"Ubi eram? Sub benzini cisternis, adsequens somno. Subito iuxta me ibi erat Drover, saliens sursum deorsum, et emittens istum stridorem,
quod in aurium tympanos perterebret. Cum id faciat tu ignorare eum non potes."
"Where was I? Under the gas tanks, catching up on my sleep. All at once Drover was right there beside me, jumping up and down and giving off that high-pitched squeal of his that kind of bores into your eardrums. You can't ignore him when he does that." -Hank the Cowdog
Hank the Cowdog is the chief of security on the ranch. He keeps unwanted hombres such as porcupines, at bay, often with little praise from his cantankerous master and little help from his ally, the dim-witted Drover. However, when he ends up becoming the number 1 suspect for a murder and he ends up having to join a gang of coyotes. At first he is accepted as one of their own, but what Hank do when they coyotes attack his own ranch?
For readers familiar with the story of Hank the Cowdog, this Latin translation by Karen Moore will be entertaining and instructive. Latin is meant to be spoken and read, not just a bunch of words and charts to memorize. This fun story brings the classical language to life for students.
From the Introduction:
"The Classics are deeply rooted in Texas history. The last stand at the Alamo has long been called the Thermopylae of the West. The daring slogan “Come and Take It!,” raised at the Battle of Gonzales (A.D. 1835), is a direct translation from “μολων λαβε” the defiant response of King Leonidas of Sparta to the Persian King Xerxes and his demand for surrender at the same Battle of Thermopylae (480 B.C.). The great general Sam Houston led his troops in the War for Texas Independence while carrying a copy of Julius Caesar's Commentaries on the Gallic War in his saddle-bag. In his youth, Houston (like Alexander the Great) enjoyed a leisurely read of Homer’s Iliad. Among Texas youth today, Latin enjoys a prominent place in linguistic studies, second only to Spanish. Thus, it is only fitting that the epic adventures of Hank the Cowdog, the classic canine hero of Texas, should find their place in the canon of Latin literature."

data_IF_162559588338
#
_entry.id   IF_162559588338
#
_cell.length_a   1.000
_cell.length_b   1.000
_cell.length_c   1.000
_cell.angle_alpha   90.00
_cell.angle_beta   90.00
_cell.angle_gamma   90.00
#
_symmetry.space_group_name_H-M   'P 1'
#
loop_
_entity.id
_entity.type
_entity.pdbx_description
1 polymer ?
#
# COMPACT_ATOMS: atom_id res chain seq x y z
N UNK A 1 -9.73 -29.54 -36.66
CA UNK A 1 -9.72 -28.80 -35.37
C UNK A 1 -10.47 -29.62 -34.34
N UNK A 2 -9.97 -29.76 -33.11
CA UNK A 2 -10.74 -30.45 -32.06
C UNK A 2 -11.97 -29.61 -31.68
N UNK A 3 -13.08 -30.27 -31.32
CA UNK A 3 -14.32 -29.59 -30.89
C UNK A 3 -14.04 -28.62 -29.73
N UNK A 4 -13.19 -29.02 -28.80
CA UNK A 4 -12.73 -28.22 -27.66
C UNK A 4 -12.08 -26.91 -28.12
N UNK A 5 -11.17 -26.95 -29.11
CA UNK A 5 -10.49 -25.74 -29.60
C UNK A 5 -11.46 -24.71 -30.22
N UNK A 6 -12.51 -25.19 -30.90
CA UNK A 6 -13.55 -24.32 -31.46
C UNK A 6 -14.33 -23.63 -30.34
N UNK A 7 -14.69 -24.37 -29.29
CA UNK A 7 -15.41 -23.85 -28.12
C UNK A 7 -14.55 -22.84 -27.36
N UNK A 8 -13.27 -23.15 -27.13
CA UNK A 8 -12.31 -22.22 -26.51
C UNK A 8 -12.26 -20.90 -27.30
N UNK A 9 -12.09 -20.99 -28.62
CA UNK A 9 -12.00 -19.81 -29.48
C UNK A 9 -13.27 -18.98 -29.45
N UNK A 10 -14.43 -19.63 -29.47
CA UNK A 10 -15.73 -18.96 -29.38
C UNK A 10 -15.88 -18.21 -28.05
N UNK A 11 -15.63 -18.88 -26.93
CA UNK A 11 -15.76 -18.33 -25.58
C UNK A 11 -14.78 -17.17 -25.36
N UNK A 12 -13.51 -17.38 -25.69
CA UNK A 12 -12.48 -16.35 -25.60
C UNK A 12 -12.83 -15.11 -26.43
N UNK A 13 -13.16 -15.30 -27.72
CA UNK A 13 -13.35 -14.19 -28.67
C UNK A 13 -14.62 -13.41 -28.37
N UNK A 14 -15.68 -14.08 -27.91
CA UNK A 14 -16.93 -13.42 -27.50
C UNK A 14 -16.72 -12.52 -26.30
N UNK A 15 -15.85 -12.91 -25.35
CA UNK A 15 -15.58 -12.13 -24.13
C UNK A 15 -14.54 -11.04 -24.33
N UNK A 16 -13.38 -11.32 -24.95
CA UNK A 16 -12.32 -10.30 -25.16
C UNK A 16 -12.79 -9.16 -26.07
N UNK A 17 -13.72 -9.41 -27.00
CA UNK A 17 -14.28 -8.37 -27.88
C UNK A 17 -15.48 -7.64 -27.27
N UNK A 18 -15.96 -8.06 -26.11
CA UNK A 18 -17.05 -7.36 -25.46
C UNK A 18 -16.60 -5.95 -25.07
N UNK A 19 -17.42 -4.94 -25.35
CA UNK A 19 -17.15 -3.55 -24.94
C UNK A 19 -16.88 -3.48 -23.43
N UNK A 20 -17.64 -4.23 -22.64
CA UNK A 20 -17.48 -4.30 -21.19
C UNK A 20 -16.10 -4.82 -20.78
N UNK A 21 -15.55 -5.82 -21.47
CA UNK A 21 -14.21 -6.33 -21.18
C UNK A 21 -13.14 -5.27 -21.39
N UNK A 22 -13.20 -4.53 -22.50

Karen T. Moore is the author of multiple books on or in Latin for all levels of learning including the Libellus de Historia series, the Latin Alive textbook series, and the Latin Alive Reader: Latin Literature from Cicero to Newton. Mrs. Moore has taught Latin for more than twenty years in public schools, private schools, and home school settings. She currently teaches classical language and ancient humanities at Grace Academy of Georgetown, TX. where she built the 3-12th grade classical language program. Raised in the heart of Texas, Karen's favorite memories are summers on the family homestead and camping/hiking trips throughout Texas with her family. She and her husband Bryan continued such traditions while raising their three children, often with Hank the Cowdog along for the ride. When not engaged in classical literature, Karen can be found gardening, hiking, or ballroom dancing with her husband.
AUTHOR: John R. Erickson
ILLUSTRATOR: Gerald R. Holmes
EDITOR: Steven L. Jones
ISBN 10: 1-95-241071-1
PUBLISHER: Logos Press
PUB. DATE: November 18, 2020